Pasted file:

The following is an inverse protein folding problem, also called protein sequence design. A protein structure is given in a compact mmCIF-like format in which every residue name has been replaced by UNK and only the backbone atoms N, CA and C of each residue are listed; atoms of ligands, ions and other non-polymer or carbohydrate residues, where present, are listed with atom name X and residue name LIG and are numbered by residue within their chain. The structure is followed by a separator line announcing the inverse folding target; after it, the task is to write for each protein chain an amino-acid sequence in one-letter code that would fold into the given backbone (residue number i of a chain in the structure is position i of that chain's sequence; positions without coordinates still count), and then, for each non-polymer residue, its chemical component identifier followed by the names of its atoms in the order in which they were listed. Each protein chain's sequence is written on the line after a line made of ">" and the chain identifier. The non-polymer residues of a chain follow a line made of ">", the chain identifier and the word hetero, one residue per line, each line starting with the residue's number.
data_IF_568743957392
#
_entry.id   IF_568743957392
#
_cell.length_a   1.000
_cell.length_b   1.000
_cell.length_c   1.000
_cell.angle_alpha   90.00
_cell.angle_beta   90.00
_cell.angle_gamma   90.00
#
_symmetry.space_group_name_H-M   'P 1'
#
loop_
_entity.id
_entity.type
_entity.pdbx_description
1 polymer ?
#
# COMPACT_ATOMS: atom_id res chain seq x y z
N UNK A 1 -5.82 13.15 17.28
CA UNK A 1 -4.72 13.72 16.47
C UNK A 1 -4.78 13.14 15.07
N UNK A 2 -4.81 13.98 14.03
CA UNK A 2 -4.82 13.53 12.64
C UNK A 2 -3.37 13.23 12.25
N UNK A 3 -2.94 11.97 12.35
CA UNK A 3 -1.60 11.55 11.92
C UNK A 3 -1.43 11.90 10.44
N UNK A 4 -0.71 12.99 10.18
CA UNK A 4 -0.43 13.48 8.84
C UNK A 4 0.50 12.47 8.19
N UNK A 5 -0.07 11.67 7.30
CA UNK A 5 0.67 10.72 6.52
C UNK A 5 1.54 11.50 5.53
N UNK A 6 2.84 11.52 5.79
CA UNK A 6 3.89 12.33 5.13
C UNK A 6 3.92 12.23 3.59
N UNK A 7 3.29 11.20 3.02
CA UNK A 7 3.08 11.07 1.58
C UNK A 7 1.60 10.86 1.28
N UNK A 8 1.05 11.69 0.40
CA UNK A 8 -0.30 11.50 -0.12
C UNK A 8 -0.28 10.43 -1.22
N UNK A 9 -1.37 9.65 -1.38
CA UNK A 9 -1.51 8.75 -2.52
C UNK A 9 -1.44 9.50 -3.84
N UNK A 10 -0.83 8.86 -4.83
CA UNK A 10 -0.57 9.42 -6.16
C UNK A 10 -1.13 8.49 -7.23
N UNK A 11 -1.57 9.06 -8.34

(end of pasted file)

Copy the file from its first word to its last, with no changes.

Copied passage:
The following is an inverse protein folding problem, also called protein sequence design. A protein structure is given in a compact mmCIF-like format in which every residue name has been replaced by UNK and only the backbone atoms N, CA and C of each residue are listed; atoms of ligands, ions and other non-polymer or carbohydrate residues, where present, are listed with atom name X and residue name LIG and are numbered by residue within their chain. The structure is followed by a separator line announcing the inverse folding target; after it, the task is to write for each protein chain an amino-acid sequence in one-letter code that would fold into the given backbone (residue number i of a chain in the structure is position i of that chain's sequence; positions without coordinates still count), and then, for each non-polymer residue, its chemical component identifier followed by the names of its atoms in the order in which they were listed. Each protein chain's sequence is written on the line after a line made of ">" and the chain identifier. The non-polymer residues of a chain follow a line made of ">", the chain identifier and the word hetero, one residue per line, each line starting with the residue's number.
data_IF_568743957392
#
_entry.id   IF_568743957392
#
_cell.length_a   1.000
_cell.length_b   1.000
_cell.length_c   1.000
_cell.angle_alpha   90.00
_cell.angle_beta   90.00
_cell.angle_gamma   90.00
#
_symmetry.space_group_name_H-M   'P 1'
#
loop_
_entity.id
_entity.type
_entity.pdbx_description
1 polymer ?
#
# COMPACT_ATOMS: atom_id res chain seq x y z
N UNK A 1 -5.82 13.15 17.28
CA UNK A 1 -4.72 13.72 16.47
C UNK A 1 -4.78 13.14 15.07
N UNK A 2 -4.81 13.98 14.03
CA UNK A 2 -4.82 13.53 12.64
C UNK A 2 -3.37 13.23 12.25
N UNK A 3 -2.94 11.97 12.35
CA UNK A 3 -1.60 11.55 11.92
C UNK A 3 -1.43 11.90 10.44
N UNK A 4 -0.71 12.99 10.18
CA UNK A 4 -0.43 13.48 8.84
C UNK A 4 0.50 12.47 8.19
N UNK A 5 -0.07 11.67 7.30
CA UNK A 5 0.67 10.72 6.52
C UNK A 5 1.54 11.50 5.53
N UNK A 6 2.84 11.52 5.79
CA UNK A 6 3.89 12.33 5.13
C UNK A 6 3.92 12.23 3.59
N UNK A 7 3.29 11.20 3.02
CA UNK A 7 3.08 11.07 1.58
C UNK A 7 1.60 10.86 1.28
N UNK A 8 1.05 11.69 0.40
CA UNK A 8 -0.30 11.50 -0.12
C UNK A 8 -0.28 10.43 -1.22
N UNK A 9 -1.37 9.65 -1.38
CA UNK A 9 -1.51 8.75 -2.52
C UNK A 9 -1.44 9.50 -3.84
N UNK A 10 -0.83 8.86 -4.83
CA UNK A 10 -0.57 9.42 -6.16
C UNK A 10 -1.13 8.49 -7.23
N UNK A 11 -1.57 9.06 -8.34